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Taking Turkey back to the Stone Age

By Owei Lakemfa
A WEEK ago, I wrote a piece, “Lunacy and bloodbath in Turkey”. It was my analysis of the Turkish government’s insane reaction to the July 15 attempted coup against President Recep Tayyip   Erdogan.


I did not then entertain   the possibility that it could have been a phantom coup. Although Fethullah Gulen, the United States-based cleric Ankara accused of masterminding the coup had voiced such an opinion, I dismissed it.

But   a further review of the attempt, the lightning   decimation of sections of the populace and attacks on institutions, give quite some   credence to that likelihood.

The cerebral Professor Warisu Alli further drew my attention to this when he   wrote me: “I have a feeling this coup was stage-managed. How can you have a military coup and all high ranking government officials were not arrested or shot but instead were   allowed to be flying about ? Meanwhile the soldiers were killing civilians, holding bridges while senior military officers were spared? Were these soldiers or Boys Brigade in a country with such a rich culture of coup making? And in the end civilians and police saved the day? And immediately the President flew in to take charge and the airport was secured for him by civilians? And he immediately knew the coup plotters to such an extent that thousands of civil and public officials were arrested or sacked? I think it was a kind of plan by the President to get rid of his political opponents. If there was a coup at all it was a setup, a phantom coup!”

Erdogan’s story of how he survived the coup attempt does not add up. His regime claimed that   the plotters knew he was at the Marmaris holiday resort, and a few minutes after he left, 25 soldiers   in helicopters using ropes, descended on the hotel, shooting. Assuming the low flying helicopters did not detect his convoy; that their intelligence network failed and Erdogan miraculously escaped, what happened next was baffling. Erdogan boarded a plane and two F-16 jets allegedly piloted by the plotters were in the air; they had the President’s plane in sight while it was also in flight. So why did coup plotters who were allegedly bent on bringing the country down in order to get rid of Erdogan, not bring his plane down or at least, force it to land in a place of their choice? Why would alleged plotters who would blow up bridges, bomb parliament and massacre people in order to execute their coup, literally escort Erdogan back   to the capital where he took control and crushed them? Is this a case of witchcraft?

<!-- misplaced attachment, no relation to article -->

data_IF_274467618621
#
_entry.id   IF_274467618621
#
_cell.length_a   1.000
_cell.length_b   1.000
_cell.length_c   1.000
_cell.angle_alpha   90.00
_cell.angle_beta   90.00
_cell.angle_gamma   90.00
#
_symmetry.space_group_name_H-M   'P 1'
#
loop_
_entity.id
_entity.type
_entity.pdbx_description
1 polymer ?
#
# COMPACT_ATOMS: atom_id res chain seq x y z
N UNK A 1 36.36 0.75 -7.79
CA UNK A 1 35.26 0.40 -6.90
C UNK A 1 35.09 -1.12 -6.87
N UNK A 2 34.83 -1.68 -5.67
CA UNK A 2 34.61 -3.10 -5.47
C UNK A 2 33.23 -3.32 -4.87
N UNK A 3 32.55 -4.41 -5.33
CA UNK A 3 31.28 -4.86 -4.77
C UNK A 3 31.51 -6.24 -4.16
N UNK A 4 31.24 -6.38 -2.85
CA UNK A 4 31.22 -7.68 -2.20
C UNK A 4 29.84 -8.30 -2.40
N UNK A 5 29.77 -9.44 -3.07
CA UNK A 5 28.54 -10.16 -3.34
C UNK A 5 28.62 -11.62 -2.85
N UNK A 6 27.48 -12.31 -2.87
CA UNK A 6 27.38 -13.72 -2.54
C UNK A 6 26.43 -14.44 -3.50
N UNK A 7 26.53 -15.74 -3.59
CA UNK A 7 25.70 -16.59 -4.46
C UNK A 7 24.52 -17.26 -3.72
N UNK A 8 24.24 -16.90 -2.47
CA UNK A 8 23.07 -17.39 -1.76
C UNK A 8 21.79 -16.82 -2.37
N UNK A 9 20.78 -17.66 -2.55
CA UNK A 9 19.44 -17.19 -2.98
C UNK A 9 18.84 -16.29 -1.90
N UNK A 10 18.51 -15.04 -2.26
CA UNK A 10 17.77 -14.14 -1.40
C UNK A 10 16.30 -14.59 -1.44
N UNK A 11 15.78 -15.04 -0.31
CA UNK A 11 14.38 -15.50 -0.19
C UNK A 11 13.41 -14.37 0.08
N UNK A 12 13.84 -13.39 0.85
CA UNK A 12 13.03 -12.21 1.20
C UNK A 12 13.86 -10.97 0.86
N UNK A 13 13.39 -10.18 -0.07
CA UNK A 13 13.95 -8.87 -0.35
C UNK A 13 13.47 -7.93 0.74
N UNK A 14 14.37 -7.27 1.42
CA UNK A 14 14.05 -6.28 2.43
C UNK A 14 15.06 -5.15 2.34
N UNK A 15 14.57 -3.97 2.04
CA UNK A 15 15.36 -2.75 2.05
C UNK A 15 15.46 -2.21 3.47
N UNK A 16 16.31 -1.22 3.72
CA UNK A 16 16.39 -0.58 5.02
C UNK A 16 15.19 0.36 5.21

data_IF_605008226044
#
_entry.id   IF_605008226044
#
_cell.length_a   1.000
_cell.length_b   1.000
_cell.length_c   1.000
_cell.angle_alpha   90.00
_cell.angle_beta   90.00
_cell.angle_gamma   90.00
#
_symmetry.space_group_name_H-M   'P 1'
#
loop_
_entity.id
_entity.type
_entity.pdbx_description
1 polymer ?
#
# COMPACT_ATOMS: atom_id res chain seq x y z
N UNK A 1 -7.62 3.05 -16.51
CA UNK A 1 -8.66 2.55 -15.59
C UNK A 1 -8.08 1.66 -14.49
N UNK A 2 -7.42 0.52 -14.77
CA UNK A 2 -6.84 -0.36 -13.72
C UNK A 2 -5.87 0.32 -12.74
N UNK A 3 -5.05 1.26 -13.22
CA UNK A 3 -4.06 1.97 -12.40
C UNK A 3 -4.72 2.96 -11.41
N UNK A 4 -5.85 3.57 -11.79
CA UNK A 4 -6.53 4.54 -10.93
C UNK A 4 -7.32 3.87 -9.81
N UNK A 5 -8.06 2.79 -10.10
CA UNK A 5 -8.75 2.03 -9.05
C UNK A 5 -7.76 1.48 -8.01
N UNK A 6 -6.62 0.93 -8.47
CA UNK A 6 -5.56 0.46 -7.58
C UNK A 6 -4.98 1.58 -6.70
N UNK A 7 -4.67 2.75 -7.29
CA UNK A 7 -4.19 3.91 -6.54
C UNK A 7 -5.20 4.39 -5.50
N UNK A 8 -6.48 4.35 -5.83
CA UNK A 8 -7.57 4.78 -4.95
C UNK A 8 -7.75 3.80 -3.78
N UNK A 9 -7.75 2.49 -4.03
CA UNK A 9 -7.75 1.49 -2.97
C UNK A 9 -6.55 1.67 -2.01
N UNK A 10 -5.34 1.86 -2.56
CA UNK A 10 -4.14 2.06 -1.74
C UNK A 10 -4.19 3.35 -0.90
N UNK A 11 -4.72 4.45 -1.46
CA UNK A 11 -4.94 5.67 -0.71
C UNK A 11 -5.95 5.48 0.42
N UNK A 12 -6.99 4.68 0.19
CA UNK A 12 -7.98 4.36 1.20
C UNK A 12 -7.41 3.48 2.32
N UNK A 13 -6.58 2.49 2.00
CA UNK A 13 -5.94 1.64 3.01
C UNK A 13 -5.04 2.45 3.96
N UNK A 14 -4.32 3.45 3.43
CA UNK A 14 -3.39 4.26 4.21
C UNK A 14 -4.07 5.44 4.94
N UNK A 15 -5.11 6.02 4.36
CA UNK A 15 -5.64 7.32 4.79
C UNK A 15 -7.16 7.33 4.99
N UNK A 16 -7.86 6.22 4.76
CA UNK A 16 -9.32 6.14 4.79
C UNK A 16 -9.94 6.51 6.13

When American Secretary of State, John Kerry, suggested that Turkey would need to provide evidence of Gulen’s complicity in the so-called coup, Justice Minister Bekir Bozdag retorted:   “Does one need evidence to prove the existence of the sun? This is just as clear a matter.” So Turkey does not wish, or has no evidence to present before demanding suspects be   extradited? The same way   it found some 60,000 people guilty of either complicity in the coup or guilty by association, and took punitive action against them.